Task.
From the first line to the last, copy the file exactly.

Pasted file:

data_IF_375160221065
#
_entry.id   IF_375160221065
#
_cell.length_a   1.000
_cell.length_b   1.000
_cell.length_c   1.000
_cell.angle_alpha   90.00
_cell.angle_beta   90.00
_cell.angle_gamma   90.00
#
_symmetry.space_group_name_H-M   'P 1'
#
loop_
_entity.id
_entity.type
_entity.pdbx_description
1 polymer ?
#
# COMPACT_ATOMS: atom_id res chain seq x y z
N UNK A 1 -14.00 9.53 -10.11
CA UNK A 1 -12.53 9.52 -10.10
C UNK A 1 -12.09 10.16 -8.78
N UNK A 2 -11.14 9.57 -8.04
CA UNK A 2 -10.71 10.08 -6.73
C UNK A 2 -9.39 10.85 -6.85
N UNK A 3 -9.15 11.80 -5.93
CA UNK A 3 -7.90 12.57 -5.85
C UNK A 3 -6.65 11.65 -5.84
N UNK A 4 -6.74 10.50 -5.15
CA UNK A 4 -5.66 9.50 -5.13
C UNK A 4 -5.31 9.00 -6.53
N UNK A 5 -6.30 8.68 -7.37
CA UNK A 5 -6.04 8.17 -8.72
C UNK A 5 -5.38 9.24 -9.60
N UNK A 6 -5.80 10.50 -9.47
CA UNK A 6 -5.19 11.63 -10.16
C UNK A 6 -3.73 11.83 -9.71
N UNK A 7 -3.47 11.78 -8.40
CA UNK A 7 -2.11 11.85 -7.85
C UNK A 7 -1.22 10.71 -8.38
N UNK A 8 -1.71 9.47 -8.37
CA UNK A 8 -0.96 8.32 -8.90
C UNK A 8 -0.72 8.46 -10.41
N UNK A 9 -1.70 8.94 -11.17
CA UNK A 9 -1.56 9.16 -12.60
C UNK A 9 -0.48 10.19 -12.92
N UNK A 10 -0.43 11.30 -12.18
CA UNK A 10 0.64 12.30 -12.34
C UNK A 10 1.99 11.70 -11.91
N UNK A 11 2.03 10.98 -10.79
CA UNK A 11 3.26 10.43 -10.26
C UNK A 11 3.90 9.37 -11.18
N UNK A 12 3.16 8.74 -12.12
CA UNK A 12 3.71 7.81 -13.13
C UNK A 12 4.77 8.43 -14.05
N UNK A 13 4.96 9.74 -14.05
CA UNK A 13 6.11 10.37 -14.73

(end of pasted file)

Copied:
data_IF_375160221065
#
_entry.id   IF_375160221065
#
_cell.length_a   1.000
_cell.length_b   1.000
_cell.length_c   1.000
_cell.angle_alpha   90.00
_cell.angle_beta   90.00
_cell.angle_gamma   90.00
#
_symmetry.space_group_name_H-M   'P 1'
#
loop_
_entity.id
_entity.type
_entity.pdbx_description
1 polymer ?
#
# COMPACT_ATOMS: atom_id res chain seq x y z
N UNK A 1 -14.00 9.53 -10.11
CA UNK A 1 -12.53 9.52 -10.10
C UNK A 1 -12.09 10.16 -8.78
N UNK A 2 -11.14 9.57 -8.04
CA UNK A 2 -10.71 10.08 -6.73
C UNK A 2 -9.39 10.85 -6.85
N UNK A 3 -9.15 11.80 -5.93
CA UNK A 3 -7.90 12.57 -5.85
C UNK A 3 -6.65 11.65 -5.84
N UNK A 4 -6.74 10.50 -5.15
CA UNK A 4 -5.66 9.50 -5.13
C UNK A 4 -5.31 9.00 -6.53
N UNK A 5 -6.30 8.68 -7.37
CA UNK A 5 -6.04 8.17 -8.72
C UNK A 5 -5.38 9.24 -9.60
N UNK A 6 -5.80 10.50 -9.47
CA UNK A 6 -5.19 11.63 -10.16
C UNK A 6 -3.73 11.83 -9.71
N UNK A 7 -3.47 11.78 -8.40
CA UNK A 7 -2.11 11.85 -7.85
C UNK A 7 -1.22 10.71 -8.38
N UNK A 8 -1.71 9.47 -8.37
CA UNK A 8 -0.96 8.32 -8.90
C UNK A 8 -0.72 8.46 -10.41
N UNK A 9 -1.70 8.94 -11.17
CA UNK A 9 -1.56 9.16 -12.60
C UNK A 9 -0.48 10.19 -12.92
N UNK A 10 -0.43 11.30 -12.18
CA UNK A 10 0.64 12.30 -12.34
C UNK A 10 1.99 11.70 -11.91
N UNK A 11 2.03 10.98 -10.79
CA UNK A 11 3.26 10.43 -10.26
C UNK A 11 3.90 9.37 -11.18
N UNK A 12 3.16 8.74 -12.12
CA UNK A 12 3.71 7.81 -13.13
C UNK A 12 4.77 8.43 -14.05
N UNK A 13 4.96 9.74 -14.05
CA UNK A 13 6.11 10.37 -14.73